Authorship issues – guest, gift or ghost
Guest or gift authors
A guest author is somebody who did not contribute in any way to the research and writing, but is included in the author list because they confer extra credibility on the article. A gift author is one who may have a slight relationship with the study or the article, but who would not be considered an author according to the International Committee of Medical Journal Editors (ICMJE) guidelines.
Guest/gift authorship is thought to be quite common. A frequent example is the head of department or the PhD supervisor being named in all articles. In some regions of the world this is not only expected but also required – so many authors will not realise that it is considered unethical to include these people.
Have you ever had an example of a guest or gift author in one of your articles?
Journal Editors are not expected to automatically detect this type of unethical behaviour. To ensure that appropriate credit is given to each author, and gift/guest authors are excluded, BioMed Central requires authors to state their individual contributions within the dedicated “Authors’ contributions” section of the article. This may identify individuals who would be more appropriately acknowledged for their contribution to the research (for example supervision) rather than listed as an author.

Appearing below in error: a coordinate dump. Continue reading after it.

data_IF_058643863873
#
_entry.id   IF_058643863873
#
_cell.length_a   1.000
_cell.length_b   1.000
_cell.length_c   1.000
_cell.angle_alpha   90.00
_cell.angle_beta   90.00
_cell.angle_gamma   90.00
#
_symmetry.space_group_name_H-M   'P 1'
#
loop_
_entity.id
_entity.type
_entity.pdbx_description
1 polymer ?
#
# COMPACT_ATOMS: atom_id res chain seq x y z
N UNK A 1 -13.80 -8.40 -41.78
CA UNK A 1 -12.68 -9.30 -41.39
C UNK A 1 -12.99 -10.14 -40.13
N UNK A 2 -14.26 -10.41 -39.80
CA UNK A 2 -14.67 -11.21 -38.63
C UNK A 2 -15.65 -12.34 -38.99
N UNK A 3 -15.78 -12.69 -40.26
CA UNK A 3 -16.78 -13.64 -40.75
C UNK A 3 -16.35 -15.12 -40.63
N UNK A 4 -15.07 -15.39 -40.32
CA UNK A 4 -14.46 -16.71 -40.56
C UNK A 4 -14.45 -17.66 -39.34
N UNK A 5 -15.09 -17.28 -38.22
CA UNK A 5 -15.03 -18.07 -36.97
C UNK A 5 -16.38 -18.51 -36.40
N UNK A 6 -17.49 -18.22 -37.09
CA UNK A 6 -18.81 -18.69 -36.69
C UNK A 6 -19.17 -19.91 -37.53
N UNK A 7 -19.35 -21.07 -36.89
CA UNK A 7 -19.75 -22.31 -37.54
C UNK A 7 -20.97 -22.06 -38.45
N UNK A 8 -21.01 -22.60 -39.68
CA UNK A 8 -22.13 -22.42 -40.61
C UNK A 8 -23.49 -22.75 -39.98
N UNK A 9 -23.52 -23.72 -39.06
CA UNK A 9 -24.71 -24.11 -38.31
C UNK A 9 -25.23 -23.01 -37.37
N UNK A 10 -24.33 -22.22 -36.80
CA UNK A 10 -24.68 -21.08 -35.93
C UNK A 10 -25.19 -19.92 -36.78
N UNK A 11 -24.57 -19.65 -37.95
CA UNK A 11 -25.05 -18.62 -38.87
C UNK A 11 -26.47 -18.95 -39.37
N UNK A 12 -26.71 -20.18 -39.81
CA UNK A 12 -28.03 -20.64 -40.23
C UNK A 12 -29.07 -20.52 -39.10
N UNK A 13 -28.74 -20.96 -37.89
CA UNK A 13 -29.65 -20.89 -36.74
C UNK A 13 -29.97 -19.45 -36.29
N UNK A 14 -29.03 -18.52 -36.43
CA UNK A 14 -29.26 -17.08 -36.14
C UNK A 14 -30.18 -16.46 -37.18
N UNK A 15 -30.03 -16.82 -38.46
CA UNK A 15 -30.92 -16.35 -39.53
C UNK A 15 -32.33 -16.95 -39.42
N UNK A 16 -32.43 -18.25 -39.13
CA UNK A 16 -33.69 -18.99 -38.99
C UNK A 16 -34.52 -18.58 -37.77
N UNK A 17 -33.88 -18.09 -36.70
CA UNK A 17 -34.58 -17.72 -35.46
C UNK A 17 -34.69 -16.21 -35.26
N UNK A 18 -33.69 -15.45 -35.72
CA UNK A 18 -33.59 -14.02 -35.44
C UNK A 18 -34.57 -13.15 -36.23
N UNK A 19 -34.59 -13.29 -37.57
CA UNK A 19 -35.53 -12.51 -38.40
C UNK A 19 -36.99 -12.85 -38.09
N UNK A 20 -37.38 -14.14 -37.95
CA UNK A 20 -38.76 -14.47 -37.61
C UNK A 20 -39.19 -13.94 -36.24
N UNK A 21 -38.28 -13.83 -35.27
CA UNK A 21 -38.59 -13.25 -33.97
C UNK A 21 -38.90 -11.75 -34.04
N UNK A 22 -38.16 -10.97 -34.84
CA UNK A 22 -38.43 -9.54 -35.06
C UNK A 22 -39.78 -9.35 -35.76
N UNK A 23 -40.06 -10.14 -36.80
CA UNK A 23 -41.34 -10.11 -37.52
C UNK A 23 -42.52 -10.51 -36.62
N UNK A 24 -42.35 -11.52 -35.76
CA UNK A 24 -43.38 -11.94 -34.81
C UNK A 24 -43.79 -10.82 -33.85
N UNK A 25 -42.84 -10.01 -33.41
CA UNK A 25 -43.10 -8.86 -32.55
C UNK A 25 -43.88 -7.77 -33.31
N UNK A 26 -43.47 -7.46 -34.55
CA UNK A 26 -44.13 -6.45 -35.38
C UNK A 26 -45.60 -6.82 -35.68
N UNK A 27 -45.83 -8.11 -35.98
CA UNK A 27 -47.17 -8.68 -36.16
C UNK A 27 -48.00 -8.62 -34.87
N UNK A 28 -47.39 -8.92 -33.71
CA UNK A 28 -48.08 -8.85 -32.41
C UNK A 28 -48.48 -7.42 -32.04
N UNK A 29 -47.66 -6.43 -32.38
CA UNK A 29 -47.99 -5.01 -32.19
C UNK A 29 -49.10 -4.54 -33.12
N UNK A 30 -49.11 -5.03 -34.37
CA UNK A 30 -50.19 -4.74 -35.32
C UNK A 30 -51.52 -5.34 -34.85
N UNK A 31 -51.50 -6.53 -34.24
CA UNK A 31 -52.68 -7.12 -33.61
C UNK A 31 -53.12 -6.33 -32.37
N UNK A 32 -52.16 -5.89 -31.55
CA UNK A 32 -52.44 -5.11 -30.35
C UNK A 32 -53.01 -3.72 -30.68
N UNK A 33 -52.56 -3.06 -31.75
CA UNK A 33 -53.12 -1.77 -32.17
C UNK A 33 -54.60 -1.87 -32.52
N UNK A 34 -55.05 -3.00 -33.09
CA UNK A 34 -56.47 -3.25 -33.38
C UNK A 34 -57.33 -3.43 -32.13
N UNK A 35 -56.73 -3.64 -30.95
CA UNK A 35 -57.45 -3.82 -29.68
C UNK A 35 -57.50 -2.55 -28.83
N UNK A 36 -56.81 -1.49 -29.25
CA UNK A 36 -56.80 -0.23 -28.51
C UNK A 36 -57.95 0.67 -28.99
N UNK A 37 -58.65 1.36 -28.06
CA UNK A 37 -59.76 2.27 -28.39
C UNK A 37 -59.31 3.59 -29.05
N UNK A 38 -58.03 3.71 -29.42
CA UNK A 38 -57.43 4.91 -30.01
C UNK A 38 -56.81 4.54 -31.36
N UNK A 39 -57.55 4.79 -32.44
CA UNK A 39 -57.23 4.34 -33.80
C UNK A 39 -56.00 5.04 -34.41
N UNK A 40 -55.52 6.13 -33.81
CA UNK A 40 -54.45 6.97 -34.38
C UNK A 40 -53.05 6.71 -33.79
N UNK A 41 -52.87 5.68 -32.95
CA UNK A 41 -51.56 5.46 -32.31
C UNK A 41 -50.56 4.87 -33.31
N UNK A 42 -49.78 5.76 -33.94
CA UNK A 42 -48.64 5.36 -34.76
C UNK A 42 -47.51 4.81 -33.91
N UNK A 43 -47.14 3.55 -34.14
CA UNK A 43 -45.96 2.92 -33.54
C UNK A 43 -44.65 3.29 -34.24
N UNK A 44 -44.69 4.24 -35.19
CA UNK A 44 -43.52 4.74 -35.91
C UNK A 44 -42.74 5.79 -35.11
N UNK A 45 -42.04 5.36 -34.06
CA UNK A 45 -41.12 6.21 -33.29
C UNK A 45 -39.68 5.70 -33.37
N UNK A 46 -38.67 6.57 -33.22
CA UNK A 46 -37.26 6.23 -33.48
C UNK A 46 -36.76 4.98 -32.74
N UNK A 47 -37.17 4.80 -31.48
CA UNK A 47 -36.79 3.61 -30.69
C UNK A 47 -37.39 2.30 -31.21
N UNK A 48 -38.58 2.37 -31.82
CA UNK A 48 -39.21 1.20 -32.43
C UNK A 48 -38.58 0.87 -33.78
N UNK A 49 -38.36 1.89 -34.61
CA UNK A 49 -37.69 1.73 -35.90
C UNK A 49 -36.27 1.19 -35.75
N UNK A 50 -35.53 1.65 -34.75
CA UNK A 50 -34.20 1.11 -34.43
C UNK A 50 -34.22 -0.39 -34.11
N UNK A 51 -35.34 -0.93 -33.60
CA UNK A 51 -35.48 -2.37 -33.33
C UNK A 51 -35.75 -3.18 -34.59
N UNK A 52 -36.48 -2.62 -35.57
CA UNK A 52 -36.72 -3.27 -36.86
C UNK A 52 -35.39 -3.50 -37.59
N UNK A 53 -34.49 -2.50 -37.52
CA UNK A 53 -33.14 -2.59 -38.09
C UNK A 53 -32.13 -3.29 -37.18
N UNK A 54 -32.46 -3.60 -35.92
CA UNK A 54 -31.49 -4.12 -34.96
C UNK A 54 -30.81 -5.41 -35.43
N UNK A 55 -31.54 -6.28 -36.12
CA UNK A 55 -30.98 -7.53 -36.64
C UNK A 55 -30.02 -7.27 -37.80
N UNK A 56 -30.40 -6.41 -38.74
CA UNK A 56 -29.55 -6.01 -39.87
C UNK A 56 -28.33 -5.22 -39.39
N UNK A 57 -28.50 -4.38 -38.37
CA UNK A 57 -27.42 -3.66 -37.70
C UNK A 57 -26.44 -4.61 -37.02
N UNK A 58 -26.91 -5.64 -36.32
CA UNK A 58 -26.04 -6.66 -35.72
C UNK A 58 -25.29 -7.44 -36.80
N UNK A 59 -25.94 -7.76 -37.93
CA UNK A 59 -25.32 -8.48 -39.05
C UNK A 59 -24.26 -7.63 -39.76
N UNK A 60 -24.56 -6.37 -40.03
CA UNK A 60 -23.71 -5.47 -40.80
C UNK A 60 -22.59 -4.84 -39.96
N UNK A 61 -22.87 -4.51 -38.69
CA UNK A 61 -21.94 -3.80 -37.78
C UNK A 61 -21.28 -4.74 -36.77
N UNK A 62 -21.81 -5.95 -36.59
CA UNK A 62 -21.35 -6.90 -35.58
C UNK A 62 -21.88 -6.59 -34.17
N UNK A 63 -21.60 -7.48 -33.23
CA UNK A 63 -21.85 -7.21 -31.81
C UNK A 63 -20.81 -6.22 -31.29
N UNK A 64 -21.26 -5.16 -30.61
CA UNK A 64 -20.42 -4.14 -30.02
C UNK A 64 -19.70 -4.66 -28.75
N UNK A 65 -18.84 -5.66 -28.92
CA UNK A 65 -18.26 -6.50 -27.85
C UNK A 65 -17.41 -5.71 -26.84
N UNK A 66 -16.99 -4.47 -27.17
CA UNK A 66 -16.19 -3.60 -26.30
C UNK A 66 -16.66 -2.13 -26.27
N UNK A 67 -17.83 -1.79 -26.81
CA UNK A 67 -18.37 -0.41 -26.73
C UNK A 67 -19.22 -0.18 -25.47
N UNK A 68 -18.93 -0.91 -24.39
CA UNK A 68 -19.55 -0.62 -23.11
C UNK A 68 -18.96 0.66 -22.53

A ghost author is a person who should be listed as an author, but has been excluded. This term is most often used to identify authors who are professional (medical communications) writers. These are usually commissioned (and often paid) by pharmaceutical companies to produce a paper from raw data. The authors listed on the article may have undertaken the research, created and perhaps analysed the data, but not written the article.
Ghost authorship is more common in some journals than others, and there are guidelines for such articles developed by the European Medical Writers Association. The guidelines require that the named authors should have been involved with the article from the start and should lead the writing, and that any involvement of professional medical writers must be acknowledged within the article (if they are not named as an author).
A study published in the BMJ found that 21% of papers published in 2008 in six major medical journals had guest or ghost authors. Happily this figure was lower than the findings of a similar study undertaken in 1996 which found prevalence of 29%.